the costs associated with $600 million of public private partnerships — along
with the operating costs of the new facilities that are not replacements — are
all part of that budget balancing act. Of course, no one takes the promise

There are other questions, too. Is the P3 concept the best way
to employ public money when the planning and construction of such facilities lie
exactly within the government’s wheelhouse? Doesn’t it make more sense to
employ a “partnership” when skills not available in-house are found though the
P3? Is such an approach too rational when the scheme is of a kind that relates
chiefly to the exigencies of partisan politics?

Let’s not kid ourselves. P3s do not represent a slavish fealty
to the concept of “lowest cost”. If that were the case, they would be more
carefully pursued. P3s are a convenience for a government in a financial
pickle. Debt by any other name is still debt.

Prior to selecting the P3 model for the new HMP, the Ball
Government employed the services of EY, a Consultancy, to advise regarding
procurement options. It reported that that the Government should adopt the
Design Build Finance Maintain (“DBFM”) or P3 model “instead of the traditional
DBB (Design, Bid, Build) procurement methodology.” EY suggested that the DBFM
would provide greater VFM (Value For Money). They quantified the advantage by
suggesting that, on a Net Present Value basis, costs would be reduced by 11.9%.

Unfortunately, what the public actually gets to see of the EY
analysis is pretty thin gruel. Not even the basic data used is included in the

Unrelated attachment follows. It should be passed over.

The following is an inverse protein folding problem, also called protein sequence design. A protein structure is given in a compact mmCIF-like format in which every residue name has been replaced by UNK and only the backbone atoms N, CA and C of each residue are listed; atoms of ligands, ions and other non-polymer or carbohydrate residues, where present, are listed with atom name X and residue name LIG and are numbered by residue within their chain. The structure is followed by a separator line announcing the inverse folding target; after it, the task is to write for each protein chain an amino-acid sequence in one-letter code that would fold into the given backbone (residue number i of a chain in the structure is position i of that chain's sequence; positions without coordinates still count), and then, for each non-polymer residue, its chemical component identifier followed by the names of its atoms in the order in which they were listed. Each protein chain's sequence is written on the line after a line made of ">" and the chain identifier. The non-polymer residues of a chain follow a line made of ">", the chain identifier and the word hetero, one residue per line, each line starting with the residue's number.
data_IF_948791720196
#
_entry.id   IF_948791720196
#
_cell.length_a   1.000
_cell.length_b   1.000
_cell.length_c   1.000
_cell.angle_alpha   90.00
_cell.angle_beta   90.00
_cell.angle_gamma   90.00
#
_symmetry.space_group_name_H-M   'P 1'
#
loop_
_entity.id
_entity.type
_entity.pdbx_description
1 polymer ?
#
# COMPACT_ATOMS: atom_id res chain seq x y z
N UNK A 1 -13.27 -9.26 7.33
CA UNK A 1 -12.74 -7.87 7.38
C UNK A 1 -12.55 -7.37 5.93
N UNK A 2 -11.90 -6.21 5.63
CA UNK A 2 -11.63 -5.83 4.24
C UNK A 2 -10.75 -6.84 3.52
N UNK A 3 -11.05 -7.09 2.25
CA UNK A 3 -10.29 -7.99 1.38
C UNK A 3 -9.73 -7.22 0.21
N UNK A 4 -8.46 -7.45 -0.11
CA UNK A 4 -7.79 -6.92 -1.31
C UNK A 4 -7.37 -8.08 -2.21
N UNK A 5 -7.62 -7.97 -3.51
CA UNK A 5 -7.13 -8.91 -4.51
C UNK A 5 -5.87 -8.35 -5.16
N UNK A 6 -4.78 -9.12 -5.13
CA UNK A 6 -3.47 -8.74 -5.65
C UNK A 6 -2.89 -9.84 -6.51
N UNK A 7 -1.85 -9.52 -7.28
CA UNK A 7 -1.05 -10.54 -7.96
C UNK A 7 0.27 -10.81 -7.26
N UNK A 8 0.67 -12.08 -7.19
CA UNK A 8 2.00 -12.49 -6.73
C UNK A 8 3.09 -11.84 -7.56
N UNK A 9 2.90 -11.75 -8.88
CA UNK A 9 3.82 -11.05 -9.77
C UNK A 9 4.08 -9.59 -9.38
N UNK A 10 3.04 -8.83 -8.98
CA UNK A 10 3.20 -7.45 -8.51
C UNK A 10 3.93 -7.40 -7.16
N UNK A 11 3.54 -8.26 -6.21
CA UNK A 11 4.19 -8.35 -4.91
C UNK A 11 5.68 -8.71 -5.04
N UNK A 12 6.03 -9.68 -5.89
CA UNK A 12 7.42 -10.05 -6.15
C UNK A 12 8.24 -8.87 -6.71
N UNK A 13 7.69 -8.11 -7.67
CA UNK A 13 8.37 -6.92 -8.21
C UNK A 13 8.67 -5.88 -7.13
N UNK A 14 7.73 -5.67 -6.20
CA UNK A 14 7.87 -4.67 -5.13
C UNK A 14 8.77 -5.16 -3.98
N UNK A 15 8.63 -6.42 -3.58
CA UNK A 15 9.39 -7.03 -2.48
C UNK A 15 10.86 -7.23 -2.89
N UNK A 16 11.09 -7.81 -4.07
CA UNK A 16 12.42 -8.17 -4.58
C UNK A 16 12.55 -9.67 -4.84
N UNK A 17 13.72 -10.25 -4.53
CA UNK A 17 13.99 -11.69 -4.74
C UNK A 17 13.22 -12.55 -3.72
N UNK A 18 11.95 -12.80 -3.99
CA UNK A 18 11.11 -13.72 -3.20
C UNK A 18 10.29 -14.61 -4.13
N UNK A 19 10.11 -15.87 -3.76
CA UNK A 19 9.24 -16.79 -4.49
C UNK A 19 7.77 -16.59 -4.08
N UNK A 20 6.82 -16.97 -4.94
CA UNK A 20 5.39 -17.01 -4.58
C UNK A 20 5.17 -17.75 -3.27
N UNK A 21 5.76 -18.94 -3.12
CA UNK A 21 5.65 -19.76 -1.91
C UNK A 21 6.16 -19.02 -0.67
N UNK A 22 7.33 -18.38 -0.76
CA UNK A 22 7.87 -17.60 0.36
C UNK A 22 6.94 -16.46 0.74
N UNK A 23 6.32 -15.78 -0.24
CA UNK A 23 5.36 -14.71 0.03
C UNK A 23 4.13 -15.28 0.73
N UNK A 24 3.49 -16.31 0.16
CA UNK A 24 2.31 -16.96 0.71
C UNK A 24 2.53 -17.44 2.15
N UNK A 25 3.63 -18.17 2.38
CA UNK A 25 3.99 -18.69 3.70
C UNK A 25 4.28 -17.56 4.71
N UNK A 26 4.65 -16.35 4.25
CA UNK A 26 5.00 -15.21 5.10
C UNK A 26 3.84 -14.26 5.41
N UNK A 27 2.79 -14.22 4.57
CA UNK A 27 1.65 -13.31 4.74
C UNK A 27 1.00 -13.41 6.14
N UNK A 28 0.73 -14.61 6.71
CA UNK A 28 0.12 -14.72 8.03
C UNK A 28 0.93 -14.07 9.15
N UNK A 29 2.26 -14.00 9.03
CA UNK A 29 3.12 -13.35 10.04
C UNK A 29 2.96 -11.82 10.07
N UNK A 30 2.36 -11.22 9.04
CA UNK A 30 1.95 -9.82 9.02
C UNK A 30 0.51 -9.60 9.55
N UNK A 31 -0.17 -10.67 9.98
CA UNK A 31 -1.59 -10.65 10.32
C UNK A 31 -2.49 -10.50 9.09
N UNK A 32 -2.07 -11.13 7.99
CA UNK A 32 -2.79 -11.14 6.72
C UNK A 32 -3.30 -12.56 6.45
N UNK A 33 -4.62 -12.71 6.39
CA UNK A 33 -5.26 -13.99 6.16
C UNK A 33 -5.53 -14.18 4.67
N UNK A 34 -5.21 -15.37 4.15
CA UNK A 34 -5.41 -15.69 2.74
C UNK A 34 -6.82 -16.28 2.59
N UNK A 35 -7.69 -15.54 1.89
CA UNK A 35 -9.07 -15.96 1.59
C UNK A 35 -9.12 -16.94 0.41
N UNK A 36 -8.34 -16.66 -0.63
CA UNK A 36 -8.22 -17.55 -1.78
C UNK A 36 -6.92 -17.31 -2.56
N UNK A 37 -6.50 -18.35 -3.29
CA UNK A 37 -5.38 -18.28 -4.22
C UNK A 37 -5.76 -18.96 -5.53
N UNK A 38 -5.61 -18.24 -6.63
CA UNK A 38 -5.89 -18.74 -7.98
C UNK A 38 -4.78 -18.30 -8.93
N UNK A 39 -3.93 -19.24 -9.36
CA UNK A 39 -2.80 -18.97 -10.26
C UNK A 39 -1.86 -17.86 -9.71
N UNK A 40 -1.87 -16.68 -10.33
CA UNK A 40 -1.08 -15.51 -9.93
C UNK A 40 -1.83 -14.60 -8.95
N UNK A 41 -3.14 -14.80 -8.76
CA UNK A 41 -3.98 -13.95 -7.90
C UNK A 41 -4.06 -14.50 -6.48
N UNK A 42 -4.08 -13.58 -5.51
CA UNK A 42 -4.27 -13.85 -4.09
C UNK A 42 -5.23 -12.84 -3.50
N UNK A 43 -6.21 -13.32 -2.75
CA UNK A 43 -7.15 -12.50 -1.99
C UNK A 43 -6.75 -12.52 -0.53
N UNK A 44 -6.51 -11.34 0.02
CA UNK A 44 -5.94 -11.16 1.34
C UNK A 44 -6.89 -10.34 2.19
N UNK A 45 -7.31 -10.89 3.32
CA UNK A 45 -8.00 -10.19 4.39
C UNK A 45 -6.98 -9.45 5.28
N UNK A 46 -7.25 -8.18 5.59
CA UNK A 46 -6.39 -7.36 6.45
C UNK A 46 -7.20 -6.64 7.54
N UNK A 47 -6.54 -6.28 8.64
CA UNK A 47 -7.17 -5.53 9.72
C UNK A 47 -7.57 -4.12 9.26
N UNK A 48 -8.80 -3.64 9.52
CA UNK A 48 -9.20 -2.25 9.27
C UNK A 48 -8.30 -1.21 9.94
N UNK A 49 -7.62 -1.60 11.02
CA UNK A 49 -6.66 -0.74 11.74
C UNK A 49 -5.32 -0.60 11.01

report, making third-party scrutiny impossible. That is one issue.

Another is this: anyone having observed the Muskrat Falls
Inquiry these past few months ought to be suitably jaded by the claims of
consultants. Not all consultants — but many — were found to be unwilling to
disappoint a customer. They even allowed Nalcor to edit their final reports.

All the issues noted bear on the questionable wisdom of P3s,
except in unique circumstances, but none so much as the fact that the NL
Government has no expertise managing a P3 from start to finish.

That was the case when the P3 model was discussed in 2017 and
there is no evidence — whatsoever — that the Ball Government now has, within
the key Departments of Finance, Justice and Works, Services and Transportation,
a core group possessing of the knowledge and expertise to either write the
contracts or manage them.

On the other hand, we can be reasonably certain that the
private sector entities entering into P3s won’t be risking their money quite so
unwisely. For P3s to work to public advantage, the real challenge is in the construction
not just of the standards of the facility but, critically, of the thoroughness
of the 30-year agreement — which could kill a good deal right from the start.
One professional watching is especially doubtful of the state of the buildings
Government will inherit when the 30-year P3 contract expires. 

In her 2017 comments, Mary Shortall expressed the concern that
the private sector would earn a profit on P3s. She said, “So it’s either less
workers doing the same amount of work or less wages.” Had Ms Shortall prefaced
her apprehension over “profit” with the word “unwarranted” she might have